Similarly, although electrical stimulation of the vagus nerve is now used to treat some forms of epilepsy, off-target effects including throat pain, cough, and shortness of breath limit the degree to which this approach can be used (65). For motor control, electrical stimulators have been deployed for decades to stimulate paralyzed muscles in patients with spinal cord injury and stroke (66). However, such stimulators induce muscle fatigue when stimulating paralyzed muscles due to the disorderly recruitment of motor units (67), and they cannot prevent muscle contractions in patients with spasticity. Optogenetics, which can be implemented with cell type specificity (4, 17, 21), has been used to inhibit cells (6, 19) and has the potential to solve some of these problems, both by directly treating the underlying conditions without off-target effects and by elucidating the mechanisms underlying successful neuromodulation (68, 69).

OPSIN EXPRESSION

Sufficiency and specificity of opsin expression are the fundamental considerations vital to the success of optogenetic neuromodulation. Achieving sufficient expression and trafficking of opsin proteins without sacrificing specificity is challenging, especially in experiments that attempt optogenetic inhibition or involve low-yield transduction strategies, such as retrograde transport (4). Here, we discuss three approaches for achieving opsin expression: transgenesis, viral transduction, and cellular transplantation. Other important considerations for choosing an approach include the time course of expression and the consistency of expression among animals. Although these considerations are shared by researchers focusing on the brain, in our experience, extra care must be taken with the peripheral nervous system, particularly of nonhuman primates, because any difficulties with opsin expression in rodents will be amplified in these larger animals (70).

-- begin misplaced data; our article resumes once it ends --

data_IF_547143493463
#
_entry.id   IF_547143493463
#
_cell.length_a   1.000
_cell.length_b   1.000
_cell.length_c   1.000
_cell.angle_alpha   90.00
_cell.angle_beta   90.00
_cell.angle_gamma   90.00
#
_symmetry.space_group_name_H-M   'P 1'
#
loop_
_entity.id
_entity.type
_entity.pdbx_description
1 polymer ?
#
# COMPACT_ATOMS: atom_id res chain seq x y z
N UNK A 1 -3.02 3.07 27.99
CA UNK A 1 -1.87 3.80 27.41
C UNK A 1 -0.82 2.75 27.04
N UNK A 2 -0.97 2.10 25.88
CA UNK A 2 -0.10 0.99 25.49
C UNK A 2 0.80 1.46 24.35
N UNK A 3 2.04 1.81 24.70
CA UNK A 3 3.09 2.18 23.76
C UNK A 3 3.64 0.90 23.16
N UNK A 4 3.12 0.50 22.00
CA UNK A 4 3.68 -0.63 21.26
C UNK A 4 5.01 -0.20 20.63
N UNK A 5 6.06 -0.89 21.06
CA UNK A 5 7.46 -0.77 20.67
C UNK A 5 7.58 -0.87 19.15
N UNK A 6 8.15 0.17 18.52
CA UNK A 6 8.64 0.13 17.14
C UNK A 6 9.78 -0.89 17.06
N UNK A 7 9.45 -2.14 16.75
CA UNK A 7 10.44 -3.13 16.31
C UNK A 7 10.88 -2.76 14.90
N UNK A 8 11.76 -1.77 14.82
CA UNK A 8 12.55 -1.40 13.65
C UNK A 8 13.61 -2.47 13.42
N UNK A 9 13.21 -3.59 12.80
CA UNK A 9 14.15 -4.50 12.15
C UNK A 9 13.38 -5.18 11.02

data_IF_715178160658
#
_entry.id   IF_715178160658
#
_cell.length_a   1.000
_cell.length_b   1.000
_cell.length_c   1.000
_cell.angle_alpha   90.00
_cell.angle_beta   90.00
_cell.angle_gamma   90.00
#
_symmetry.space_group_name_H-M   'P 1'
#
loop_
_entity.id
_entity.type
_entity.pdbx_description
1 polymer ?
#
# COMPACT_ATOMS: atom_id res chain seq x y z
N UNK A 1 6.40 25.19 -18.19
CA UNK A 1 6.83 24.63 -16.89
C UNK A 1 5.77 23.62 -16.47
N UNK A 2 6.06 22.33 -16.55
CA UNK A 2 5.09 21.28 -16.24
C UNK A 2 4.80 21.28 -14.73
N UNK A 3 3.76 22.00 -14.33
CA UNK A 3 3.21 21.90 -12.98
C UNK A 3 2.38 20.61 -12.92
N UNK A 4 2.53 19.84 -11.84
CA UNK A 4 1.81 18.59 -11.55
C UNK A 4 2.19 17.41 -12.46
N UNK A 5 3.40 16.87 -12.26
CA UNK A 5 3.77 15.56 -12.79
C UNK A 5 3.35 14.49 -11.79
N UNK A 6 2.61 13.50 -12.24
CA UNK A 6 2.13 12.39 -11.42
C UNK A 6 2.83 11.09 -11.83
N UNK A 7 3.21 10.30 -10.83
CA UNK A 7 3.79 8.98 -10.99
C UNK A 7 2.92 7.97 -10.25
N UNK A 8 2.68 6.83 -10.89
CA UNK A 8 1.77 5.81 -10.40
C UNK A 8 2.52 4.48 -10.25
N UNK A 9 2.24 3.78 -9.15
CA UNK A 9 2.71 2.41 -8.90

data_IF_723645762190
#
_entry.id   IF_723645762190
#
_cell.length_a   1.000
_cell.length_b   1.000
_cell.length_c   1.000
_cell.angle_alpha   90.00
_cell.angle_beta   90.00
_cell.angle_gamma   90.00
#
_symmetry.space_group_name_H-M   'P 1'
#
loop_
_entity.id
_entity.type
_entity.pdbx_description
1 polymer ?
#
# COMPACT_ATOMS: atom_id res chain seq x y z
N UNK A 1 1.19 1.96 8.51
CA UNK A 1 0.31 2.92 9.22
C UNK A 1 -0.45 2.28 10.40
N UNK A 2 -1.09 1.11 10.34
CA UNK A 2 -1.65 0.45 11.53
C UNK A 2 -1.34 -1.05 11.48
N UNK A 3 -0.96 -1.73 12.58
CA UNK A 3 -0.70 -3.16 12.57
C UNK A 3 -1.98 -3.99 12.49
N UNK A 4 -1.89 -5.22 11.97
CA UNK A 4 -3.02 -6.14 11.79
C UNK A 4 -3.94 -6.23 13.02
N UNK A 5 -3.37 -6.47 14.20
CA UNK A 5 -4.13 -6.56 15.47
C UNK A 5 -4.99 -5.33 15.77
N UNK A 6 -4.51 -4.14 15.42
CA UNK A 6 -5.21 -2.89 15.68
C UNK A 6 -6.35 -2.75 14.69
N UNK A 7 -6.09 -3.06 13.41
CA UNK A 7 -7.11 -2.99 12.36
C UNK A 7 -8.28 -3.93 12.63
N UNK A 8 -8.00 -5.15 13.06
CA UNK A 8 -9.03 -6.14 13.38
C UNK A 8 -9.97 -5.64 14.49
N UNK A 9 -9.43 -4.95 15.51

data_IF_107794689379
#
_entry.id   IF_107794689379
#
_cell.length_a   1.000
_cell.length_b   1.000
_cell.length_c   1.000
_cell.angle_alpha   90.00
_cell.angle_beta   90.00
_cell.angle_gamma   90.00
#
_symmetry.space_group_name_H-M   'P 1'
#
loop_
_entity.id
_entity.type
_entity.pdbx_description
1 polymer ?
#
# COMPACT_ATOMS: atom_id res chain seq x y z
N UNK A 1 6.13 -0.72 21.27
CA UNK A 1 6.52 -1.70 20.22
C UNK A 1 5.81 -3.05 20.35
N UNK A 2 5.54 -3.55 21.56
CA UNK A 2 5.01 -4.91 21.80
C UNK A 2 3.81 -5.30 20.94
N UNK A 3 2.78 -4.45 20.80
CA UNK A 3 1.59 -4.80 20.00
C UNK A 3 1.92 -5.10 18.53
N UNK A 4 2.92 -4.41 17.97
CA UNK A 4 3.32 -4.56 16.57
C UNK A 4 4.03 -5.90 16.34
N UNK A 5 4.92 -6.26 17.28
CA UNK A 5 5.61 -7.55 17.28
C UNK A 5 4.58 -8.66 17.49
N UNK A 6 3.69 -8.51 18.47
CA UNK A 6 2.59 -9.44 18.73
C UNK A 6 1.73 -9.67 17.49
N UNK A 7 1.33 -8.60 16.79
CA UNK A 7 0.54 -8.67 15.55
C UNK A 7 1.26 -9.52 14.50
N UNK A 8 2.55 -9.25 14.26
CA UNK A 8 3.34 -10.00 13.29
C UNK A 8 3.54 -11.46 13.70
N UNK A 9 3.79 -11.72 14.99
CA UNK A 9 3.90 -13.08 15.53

Transgenesis

Selectively breeding rodents to specifically express opsins from birth is an attractive option. A plethora of Cre-driver mouse (7173) and rat lines (74, 75) allow for targeting of opsins to genetically specified neural subtypes, either in combination with Cre-dependent viral vector injection or by crossing Cre-driver lines with lines carrying Cre-dependent genes encoding opsins. In the peripheral nervous system, this strategy has limitations. Whereas many Cre-driver lines are available and have been characterized for expression in brain regions, they are frequently not fully characterized in the spinal cord and peripheral nervous system or are not developed with the requirements of these systems in mind. As a result, differences in opsin expression patterns between the brain and spinal cord can preclude direct use of existing genetic lines without de novo characterization in the region being targeted. Improvements in our knowledge of the genetic diversity of the spinal cord and periphery (76) will enable parallel efforts to develop new driver lines, allowing for more granular control of the systems being studied. An important limitation of transgenic approaches to optogenetic control is that they are not currently considered translatable into human patients (77).

Viral transduction

Strategies that use gene therapy viral vectors to deliver DNA are more tractable solutions for inducing opsin expression in human patients (78, 79). Many clinical trials that use viral vectors to deliver other types of therapeutic genes are under way (80). In addition, viral vectors provide opportunities for precise spatial targeting of opsin expression by restricting delivery to defined areas of the body. Examples of such an approach include injecting viral vectors intraspinally to target ascending circuits projecting from a defined spinal cord segment (81), intratumorally to target metastatic glioma (5), intraneurally to target afferents from a particular dermatome (6), or intramuscularly to target the motor neurons of a specified muscle (4). Similar to transgenesis, genetic specificity can be accomplished through the use of gene promoters (27), although viral packaging capacity limits which promoters can be used (82). Cell type restriction does not have to be accomplished through promoters alone. Researchers can take advantage of the intrinsic tropism that individual viruses exhibit to restrict opsin expression. In addition to tropism differences across virus classes, individual viral vectors can be engineered with different envelope proteins, such that each serotype may display varying tropism and different retrograde or anterograde transport propensities (7, 40, 8387). As is the case with transgenic lines, it cannot be assumed that viral expression patterns will be consistent between the brain and periphery or that serotype tropism will be conserved across species. For example, traditional versions of the rabies virus are well characterized and travel exclusively in a retrograde direction in the brain. However, a recent study has reported that the same virus travels in an anterograde direction in primary sensory afferents (88).